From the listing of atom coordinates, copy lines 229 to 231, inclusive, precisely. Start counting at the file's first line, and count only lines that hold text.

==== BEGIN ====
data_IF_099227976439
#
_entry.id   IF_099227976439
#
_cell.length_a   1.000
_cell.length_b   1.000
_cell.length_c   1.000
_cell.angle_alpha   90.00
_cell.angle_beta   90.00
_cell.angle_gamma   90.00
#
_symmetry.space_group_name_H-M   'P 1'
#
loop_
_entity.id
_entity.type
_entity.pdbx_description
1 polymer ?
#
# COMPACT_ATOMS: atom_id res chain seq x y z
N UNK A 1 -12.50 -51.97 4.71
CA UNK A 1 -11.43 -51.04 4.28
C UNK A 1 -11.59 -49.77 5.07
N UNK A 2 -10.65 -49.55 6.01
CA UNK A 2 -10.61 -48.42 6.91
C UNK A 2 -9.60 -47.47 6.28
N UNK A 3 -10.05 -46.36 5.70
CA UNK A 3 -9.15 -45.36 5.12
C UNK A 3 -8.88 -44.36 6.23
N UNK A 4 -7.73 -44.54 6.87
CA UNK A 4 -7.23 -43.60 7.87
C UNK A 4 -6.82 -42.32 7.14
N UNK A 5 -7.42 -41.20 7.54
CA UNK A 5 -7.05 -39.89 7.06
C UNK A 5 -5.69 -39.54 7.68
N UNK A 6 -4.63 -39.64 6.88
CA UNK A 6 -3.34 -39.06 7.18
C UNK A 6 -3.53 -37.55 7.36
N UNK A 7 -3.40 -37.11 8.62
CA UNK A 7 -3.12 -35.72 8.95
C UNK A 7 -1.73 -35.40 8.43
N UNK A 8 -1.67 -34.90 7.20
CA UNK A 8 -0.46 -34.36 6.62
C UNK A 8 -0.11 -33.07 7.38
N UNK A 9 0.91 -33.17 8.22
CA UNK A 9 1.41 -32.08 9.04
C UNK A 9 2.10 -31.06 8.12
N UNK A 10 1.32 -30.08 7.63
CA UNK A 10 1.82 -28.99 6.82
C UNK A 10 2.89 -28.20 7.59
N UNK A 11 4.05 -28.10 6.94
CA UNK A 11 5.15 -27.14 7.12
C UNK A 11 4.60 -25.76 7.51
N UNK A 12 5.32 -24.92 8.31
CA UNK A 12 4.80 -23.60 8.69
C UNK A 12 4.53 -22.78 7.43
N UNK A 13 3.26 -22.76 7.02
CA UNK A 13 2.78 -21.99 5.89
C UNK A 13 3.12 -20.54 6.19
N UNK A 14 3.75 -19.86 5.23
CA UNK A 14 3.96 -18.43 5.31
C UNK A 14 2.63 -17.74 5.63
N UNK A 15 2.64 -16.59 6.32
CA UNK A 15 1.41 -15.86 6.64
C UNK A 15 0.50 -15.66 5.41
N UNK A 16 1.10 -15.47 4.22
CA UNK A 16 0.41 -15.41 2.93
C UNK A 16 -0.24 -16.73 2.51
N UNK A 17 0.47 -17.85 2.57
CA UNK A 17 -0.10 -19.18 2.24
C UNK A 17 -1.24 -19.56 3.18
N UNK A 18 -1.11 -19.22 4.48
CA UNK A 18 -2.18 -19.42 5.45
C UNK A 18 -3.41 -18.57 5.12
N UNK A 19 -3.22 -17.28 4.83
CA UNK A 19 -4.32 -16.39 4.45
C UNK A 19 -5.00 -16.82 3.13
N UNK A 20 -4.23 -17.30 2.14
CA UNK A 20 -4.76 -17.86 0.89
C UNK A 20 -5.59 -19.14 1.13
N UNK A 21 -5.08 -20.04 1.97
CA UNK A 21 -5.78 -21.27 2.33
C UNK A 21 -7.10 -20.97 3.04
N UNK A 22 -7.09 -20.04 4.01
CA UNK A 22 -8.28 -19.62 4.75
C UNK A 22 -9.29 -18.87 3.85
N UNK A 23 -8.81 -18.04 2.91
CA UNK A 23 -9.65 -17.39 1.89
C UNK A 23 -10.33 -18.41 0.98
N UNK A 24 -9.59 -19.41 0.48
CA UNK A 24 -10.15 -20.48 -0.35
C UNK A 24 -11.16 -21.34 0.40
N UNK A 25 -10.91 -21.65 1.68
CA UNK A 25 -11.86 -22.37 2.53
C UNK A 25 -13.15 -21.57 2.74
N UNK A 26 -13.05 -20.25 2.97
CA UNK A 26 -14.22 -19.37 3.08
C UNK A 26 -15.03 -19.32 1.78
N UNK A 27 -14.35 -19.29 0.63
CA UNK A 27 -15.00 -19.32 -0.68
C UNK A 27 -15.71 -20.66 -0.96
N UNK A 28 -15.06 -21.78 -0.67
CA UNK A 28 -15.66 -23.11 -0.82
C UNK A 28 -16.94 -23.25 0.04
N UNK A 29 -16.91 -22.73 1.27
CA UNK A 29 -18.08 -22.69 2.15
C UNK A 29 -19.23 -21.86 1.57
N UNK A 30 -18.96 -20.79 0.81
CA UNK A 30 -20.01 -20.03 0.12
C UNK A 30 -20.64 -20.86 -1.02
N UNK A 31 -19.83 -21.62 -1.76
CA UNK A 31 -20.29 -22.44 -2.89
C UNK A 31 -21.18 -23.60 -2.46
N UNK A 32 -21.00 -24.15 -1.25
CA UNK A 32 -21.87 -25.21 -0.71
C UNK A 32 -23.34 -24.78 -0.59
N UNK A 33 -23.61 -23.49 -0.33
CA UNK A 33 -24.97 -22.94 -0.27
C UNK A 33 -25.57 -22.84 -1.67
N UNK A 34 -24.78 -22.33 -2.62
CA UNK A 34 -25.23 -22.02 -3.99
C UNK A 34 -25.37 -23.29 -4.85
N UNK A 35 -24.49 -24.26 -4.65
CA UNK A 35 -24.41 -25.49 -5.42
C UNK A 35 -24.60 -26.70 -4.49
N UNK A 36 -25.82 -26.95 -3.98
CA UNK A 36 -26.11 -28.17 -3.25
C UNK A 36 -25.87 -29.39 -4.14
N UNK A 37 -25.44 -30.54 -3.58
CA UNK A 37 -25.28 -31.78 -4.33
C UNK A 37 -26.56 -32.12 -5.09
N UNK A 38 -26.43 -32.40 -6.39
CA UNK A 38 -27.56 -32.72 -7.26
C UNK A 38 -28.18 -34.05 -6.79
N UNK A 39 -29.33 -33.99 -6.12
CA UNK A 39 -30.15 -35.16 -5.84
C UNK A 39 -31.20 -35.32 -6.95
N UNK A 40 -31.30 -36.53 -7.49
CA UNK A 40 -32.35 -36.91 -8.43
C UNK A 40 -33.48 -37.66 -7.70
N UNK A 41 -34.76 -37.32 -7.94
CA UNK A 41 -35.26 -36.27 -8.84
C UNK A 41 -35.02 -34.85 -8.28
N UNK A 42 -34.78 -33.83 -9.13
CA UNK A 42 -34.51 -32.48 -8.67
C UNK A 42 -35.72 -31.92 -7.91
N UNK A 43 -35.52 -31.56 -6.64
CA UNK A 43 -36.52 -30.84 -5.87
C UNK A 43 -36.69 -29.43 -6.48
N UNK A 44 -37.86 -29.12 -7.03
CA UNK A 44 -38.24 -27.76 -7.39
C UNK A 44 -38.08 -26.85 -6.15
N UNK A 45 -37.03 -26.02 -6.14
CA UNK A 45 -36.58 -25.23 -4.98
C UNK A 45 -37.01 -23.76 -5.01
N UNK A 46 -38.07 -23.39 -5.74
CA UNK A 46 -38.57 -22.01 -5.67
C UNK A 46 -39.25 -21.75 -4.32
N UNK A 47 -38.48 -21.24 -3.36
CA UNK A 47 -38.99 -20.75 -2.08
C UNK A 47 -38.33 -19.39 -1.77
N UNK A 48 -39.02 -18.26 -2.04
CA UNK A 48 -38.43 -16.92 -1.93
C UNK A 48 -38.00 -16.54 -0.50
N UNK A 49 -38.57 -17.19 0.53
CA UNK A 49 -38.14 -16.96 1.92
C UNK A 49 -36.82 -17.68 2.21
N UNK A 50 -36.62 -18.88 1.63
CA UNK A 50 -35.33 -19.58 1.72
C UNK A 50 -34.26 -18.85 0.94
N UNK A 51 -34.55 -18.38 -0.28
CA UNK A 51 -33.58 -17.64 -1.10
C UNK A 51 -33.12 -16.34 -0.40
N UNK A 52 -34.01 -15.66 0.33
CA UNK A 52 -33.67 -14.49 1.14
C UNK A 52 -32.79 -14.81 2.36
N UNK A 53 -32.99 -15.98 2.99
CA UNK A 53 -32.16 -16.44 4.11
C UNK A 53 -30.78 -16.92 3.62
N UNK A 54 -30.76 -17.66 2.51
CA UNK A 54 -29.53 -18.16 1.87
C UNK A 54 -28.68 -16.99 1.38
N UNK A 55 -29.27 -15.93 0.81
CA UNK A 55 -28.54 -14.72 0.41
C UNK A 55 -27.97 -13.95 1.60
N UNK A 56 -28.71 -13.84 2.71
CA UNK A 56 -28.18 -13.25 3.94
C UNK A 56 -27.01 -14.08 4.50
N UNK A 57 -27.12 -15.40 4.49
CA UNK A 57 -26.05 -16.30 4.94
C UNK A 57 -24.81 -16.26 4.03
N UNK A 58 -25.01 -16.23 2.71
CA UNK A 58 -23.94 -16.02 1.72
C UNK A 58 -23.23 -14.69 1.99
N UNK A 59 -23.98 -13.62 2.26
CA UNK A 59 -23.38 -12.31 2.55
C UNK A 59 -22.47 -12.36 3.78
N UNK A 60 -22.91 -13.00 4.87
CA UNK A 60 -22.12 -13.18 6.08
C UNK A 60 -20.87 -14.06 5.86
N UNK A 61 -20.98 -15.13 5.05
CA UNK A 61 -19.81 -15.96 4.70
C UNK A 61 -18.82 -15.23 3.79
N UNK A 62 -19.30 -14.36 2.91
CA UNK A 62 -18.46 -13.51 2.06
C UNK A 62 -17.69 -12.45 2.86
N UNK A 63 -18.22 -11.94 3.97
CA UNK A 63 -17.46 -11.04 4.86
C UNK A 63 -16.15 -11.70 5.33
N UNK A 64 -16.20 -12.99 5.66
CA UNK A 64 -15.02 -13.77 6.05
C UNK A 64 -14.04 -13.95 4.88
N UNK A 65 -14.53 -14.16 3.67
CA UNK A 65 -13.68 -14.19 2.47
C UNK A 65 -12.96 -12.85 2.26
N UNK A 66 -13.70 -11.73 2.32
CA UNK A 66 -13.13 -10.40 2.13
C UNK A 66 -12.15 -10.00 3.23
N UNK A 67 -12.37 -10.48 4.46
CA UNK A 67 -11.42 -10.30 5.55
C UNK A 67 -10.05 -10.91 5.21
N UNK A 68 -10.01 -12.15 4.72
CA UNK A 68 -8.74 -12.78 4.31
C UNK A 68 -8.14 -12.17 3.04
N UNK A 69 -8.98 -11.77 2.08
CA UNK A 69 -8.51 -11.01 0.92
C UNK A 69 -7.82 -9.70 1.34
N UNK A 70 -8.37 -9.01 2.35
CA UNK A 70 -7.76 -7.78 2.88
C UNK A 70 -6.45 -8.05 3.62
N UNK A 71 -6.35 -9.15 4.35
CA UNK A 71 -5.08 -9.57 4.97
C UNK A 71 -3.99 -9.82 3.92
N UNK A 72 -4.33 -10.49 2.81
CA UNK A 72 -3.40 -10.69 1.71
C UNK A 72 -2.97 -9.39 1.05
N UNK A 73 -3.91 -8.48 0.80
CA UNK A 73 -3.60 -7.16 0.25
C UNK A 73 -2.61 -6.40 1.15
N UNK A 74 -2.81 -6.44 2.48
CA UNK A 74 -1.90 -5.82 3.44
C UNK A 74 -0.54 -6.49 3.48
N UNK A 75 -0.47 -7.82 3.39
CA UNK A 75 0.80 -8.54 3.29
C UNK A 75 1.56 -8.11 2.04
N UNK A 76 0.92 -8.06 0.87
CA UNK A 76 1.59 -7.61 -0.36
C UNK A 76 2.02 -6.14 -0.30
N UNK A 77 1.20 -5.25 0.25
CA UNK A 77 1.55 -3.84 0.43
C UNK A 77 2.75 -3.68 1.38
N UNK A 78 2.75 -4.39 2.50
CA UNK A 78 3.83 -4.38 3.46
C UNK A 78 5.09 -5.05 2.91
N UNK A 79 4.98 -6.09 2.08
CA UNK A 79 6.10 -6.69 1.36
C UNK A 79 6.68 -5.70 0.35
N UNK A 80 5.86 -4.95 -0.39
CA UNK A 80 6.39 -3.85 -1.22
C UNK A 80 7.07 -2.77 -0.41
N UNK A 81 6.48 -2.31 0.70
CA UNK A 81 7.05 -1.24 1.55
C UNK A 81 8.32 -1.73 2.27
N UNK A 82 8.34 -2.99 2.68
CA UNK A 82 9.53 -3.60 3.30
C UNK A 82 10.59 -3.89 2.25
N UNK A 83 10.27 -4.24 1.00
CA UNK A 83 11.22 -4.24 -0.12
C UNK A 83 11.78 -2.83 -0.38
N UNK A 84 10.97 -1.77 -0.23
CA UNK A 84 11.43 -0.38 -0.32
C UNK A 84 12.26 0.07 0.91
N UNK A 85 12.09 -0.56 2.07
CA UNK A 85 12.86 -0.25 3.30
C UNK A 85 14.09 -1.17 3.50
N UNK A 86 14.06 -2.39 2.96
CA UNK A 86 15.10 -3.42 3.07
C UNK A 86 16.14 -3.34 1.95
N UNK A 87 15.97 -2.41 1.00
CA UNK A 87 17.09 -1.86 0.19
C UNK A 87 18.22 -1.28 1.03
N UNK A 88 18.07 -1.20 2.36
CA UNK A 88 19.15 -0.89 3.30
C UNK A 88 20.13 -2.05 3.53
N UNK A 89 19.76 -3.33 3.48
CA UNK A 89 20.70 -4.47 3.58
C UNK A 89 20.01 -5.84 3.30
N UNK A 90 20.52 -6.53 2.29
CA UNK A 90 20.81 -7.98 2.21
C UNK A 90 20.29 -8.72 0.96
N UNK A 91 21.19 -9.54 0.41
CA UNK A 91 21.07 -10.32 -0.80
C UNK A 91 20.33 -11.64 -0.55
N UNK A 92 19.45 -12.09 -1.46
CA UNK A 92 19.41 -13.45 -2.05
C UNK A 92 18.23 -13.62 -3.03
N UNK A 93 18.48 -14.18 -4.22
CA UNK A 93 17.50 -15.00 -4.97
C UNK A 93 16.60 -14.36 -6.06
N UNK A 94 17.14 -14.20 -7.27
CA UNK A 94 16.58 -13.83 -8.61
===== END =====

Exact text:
CA UNK A 70 -7.76 -7.78 2.88
C UNK A 70 -6.45 -8.05 3.62
N UNK A 71 -6.35 -9.15 4.35